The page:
As the US Presidential Election season gets underway, Republican Primaries in four US states have been canceled. According to the report, the states of Arizona, South Carolina, Kansas, and Nevada have all cancelled their primaries.
In particular, Primaries serve as a democratic avenue for people to announce their intentions to run for office. Additionally, it also serves as the avenue for the party to nominate its presidential candidate. Therefore, canceling primaries in a certain State effectively silences the voices of the party members within that state. However, according to reports, canceling primaries during a president’s run for a second term is a practice that has been done several times over the past couple of years. In addition, the cancellation of this year’s Republican Primaries across these four states comes right after a newly published poll that showed that US President Trump enjoys an 88% approval rating from the Republicans.
Despite the high approval rating, US President continues to be a polarizing figure. Accordingly, three Republican contenders lambasted the undemocratic nixing of the Primaries in several states, they are:
- Mark Sanford, Governor of South Carolina (2003-2011)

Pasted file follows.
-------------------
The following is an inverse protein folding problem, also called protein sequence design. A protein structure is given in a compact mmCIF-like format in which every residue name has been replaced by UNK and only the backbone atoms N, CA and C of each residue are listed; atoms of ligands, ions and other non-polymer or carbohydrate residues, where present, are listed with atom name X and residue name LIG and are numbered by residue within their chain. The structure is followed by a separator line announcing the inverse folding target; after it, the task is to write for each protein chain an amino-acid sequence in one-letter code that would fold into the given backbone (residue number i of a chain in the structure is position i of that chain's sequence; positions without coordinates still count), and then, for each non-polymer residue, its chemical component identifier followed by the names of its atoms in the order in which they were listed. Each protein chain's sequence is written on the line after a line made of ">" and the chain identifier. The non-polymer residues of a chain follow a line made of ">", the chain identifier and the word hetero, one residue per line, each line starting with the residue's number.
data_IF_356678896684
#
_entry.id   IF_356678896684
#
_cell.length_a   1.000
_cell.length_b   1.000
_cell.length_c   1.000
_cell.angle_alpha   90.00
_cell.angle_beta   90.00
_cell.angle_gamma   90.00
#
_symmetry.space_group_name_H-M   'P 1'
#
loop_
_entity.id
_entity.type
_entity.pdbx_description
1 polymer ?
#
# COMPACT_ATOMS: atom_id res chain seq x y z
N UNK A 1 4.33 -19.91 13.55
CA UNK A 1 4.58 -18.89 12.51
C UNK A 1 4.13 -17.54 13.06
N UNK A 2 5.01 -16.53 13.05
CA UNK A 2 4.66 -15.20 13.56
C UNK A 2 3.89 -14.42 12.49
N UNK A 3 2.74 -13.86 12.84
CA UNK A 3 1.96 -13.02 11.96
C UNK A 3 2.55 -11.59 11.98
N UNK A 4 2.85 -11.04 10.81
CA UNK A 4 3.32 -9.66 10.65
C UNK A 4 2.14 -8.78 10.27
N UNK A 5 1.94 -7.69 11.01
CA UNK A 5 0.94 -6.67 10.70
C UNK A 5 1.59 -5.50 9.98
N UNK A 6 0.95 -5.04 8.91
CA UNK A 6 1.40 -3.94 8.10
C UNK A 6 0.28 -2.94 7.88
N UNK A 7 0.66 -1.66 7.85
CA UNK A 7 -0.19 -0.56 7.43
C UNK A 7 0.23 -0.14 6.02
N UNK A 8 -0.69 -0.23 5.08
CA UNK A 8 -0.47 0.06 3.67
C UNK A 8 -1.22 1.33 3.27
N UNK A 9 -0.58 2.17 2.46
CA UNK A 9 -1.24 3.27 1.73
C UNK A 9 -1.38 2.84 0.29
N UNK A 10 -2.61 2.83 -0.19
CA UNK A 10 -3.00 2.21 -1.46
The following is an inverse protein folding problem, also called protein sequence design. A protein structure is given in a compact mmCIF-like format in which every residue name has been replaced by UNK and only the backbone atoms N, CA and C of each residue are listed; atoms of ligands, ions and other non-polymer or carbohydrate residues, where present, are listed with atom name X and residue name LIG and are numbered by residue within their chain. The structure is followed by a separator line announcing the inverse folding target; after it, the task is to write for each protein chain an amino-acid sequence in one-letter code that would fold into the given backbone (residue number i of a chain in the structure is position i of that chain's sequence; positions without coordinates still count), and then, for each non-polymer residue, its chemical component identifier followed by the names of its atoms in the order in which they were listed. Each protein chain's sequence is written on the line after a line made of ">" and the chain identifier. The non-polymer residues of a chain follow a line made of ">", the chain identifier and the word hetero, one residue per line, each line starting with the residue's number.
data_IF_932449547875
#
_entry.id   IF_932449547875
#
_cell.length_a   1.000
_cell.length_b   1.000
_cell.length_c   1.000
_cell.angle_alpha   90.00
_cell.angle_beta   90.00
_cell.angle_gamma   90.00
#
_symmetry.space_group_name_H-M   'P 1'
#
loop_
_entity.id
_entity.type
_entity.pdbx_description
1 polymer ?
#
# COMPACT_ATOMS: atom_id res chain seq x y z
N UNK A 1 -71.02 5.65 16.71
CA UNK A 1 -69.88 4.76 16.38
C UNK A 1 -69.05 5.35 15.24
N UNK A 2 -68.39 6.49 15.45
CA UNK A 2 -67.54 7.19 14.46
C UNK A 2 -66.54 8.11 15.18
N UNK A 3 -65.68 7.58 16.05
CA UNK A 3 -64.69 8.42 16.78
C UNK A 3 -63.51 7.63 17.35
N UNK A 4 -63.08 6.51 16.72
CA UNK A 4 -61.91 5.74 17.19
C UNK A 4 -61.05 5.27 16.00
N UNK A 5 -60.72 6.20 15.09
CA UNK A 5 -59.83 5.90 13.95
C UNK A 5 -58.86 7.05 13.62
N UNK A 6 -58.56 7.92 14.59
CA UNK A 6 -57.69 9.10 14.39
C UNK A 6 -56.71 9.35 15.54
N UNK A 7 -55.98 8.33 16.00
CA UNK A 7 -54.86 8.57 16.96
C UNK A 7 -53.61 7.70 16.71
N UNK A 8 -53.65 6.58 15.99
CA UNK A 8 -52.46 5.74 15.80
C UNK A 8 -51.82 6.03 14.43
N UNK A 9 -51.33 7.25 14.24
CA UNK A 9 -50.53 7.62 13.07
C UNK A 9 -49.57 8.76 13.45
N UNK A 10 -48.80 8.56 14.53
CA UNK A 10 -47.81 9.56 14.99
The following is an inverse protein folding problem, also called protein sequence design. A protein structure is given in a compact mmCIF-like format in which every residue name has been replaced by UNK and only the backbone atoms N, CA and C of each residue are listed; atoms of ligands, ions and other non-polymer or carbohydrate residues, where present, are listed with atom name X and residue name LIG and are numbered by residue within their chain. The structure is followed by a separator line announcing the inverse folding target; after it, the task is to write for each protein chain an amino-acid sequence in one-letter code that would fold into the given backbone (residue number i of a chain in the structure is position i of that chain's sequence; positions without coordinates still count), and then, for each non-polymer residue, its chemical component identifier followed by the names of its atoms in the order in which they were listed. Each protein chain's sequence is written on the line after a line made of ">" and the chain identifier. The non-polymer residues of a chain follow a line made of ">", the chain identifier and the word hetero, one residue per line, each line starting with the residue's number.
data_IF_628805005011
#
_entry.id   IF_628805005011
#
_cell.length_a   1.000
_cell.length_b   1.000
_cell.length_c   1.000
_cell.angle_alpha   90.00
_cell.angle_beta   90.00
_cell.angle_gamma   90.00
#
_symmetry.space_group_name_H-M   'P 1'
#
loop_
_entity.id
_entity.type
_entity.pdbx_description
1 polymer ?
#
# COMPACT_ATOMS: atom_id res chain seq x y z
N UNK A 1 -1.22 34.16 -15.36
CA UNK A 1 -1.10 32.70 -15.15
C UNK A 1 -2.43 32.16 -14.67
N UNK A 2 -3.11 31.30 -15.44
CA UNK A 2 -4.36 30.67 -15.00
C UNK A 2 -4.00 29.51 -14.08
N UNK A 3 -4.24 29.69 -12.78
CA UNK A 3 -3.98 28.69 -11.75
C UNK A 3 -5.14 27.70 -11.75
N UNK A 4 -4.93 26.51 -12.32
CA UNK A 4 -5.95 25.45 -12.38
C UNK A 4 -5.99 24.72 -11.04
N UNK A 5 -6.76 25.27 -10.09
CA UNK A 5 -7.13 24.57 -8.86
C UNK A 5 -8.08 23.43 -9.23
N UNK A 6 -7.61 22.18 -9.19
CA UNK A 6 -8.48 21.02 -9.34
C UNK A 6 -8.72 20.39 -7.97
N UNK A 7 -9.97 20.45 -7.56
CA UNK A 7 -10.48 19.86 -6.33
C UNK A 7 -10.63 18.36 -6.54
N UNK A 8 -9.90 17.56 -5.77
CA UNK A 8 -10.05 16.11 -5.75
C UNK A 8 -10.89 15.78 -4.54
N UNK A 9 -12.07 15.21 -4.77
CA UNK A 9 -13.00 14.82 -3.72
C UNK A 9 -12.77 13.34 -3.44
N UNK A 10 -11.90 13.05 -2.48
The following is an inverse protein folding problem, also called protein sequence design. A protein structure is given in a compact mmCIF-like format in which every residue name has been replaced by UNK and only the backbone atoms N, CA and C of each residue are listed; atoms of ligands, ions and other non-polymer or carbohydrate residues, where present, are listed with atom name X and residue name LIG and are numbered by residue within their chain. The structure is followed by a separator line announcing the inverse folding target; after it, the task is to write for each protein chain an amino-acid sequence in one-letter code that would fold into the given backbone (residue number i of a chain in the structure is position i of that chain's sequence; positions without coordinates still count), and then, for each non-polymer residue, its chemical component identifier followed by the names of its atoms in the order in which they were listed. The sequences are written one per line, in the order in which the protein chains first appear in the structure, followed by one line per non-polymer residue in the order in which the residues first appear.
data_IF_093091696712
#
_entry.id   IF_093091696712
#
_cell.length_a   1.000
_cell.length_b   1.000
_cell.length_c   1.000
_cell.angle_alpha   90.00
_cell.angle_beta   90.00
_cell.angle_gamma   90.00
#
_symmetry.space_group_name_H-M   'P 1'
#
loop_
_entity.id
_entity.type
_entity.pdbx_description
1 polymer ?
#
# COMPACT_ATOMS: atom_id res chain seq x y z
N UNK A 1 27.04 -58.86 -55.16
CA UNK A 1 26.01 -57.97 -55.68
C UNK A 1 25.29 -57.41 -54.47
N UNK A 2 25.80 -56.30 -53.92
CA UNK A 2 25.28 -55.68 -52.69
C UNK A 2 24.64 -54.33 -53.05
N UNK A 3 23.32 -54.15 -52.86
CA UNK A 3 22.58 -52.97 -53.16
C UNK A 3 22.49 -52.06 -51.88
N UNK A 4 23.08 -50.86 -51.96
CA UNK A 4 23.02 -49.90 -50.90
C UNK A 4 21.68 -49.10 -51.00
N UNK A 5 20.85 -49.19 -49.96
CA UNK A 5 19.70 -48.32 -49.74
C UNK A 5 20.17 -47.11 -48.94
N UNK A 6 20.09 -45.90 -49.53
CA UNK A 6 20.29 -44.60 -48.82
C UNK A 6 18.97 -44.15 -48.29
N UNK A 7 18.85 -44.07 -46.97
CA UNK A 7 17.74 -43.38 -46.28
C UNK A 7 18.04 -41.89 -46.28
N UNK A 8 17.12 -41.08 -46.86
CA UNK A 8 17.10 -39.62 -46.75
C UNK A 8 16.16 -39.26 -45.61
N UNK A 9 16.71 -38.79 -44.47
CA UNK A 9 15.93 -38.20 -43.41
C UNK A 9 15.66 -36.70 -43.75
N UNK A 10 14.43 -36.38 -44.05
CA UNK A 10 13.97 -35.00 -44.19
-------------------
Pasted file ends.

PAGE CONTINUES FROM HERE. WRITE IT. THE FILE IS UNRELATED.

- Joe Walsh, Illinois’ 8th District Representative (2011-2013); and
- Bill Weld, Governor of Massachusetts (1991-1997)
Cancellation of Republican Primaries cowardly
In a Washington Post publication, the three nominees took a swipe at the cancellation of Primaries. They mentioned that “Cowards run from fights, Warriors stand and fight for what they believe. The United States respects warriors. Only the weak fear competition.” This, in an apparent attack on US President Trump.
Apparently, both Republicans and Democrats are in on this practice. The State of Carolina has actually done the nixing in between incumbent elections four times over the past four decades. The State nixed its Republican primaries during the re-election bids of Ronald Reagan and George H.W. Bush. Likewise, it nixed its Democratic Primaries in 1996 and 2012, when Bill Clinton and Barack Obama were running for their second terms.